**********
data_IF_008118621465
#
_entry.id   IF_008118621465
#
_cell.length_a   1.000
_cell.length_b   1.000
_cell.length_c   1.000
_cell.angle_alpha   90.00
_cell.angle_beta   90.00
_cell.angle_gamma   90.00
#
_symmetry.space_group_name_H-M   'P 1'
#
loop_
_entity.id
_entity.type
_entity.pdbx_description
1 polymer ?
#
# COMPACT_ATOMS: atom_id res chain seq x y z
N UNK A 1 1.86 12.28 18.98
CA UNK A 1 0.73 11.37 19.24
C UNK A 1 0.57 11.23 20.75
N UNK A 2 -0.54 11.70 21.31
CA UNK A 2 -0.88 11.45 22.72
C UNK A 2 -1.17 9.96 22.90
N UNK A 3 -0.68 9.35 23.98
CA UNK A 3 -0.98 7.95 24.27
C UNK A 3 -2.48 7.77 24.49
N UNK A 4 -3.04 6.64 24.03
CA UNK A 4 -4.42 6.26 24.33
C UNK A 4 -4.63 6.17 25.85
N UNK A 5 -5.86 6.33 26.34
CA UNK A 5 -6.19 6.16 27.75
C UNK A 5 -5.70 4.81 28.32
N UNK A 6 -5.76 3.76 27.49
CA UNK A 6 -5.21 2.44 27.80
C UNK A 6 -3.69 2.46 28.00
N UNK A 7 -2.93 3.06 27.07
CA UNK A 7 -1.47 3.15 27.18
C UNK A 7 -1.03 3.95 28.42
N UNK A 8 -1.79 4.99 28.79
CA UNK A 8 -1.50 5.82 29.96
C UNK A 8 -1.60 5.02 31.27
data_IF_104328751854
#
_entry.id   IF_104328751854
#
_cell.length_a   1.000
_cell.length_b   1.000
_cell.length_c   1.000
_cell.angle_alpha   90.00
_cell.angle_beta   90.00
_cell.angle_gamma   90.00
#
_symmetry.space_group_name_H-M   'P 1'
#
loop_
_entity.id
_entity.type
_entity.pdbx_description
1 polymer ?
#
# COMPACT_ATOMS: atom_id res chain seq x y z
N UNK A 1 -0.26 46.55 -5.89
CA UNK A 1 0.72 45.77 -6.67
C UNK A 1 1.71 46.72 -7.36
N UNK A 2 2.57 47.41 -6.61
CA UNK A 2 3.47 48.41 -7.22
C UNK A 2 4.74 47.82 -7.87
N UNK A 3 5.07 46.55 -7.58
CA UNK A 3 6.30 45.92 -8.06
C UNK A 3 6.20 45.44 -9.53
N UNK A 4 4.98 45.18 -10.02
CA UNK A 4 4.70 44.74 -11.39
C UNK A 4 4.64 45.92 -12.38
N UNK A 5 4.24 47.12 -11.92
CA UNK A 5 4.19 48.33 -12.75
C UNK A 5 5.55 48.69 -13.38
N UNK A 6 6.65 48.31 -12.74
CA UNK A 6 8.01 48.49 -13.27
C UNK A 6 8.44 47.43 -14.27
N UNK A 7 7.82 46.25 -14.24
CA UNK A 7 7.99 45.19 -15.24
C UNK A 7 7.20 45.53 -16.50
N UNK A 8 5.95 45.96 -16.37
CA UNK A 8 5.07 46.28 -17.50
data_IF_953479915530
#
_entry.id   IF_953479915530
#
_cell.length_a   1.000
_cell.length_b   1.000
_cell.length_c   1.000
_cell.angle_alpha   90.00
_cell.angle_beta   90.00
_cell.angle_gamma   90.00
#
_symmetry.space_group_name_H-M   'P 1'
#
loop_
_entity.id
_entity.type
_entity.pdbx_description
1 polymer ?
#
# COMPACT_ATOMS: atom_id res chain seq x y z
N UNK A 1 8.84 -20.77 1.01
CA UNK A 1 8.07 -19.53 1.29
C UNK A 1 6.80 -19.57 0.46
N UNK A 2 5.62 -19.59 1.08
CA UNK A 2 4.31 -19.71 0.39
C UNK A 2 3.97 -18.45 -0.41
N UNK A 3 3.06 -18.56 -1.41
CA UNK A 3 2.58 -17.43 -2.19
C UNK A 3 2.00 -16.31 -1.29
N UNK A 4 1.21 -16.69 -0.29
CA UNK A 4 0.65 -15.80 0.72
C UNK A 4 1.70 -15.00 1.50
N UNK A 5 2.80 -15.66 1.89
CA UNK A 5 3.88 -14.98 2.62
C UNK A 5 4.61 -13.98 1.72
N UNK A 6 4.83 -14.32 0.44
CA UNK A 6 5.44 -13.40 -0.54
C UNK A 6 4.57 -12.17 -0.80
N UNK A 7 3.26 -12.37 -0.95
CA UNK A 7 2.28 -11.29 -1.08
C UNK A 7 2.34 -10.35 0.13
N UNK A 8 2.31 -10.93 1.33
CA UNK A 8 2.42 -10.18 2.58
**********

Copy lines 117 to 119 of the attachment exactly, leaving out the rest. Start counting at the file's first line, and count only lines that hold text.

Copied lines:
N UNK A 4 1.21 -16.69 -0.29
CA UNK A 4 0.65 -15.80 0.72
C UNK A 4 1.70 -15.00 1.50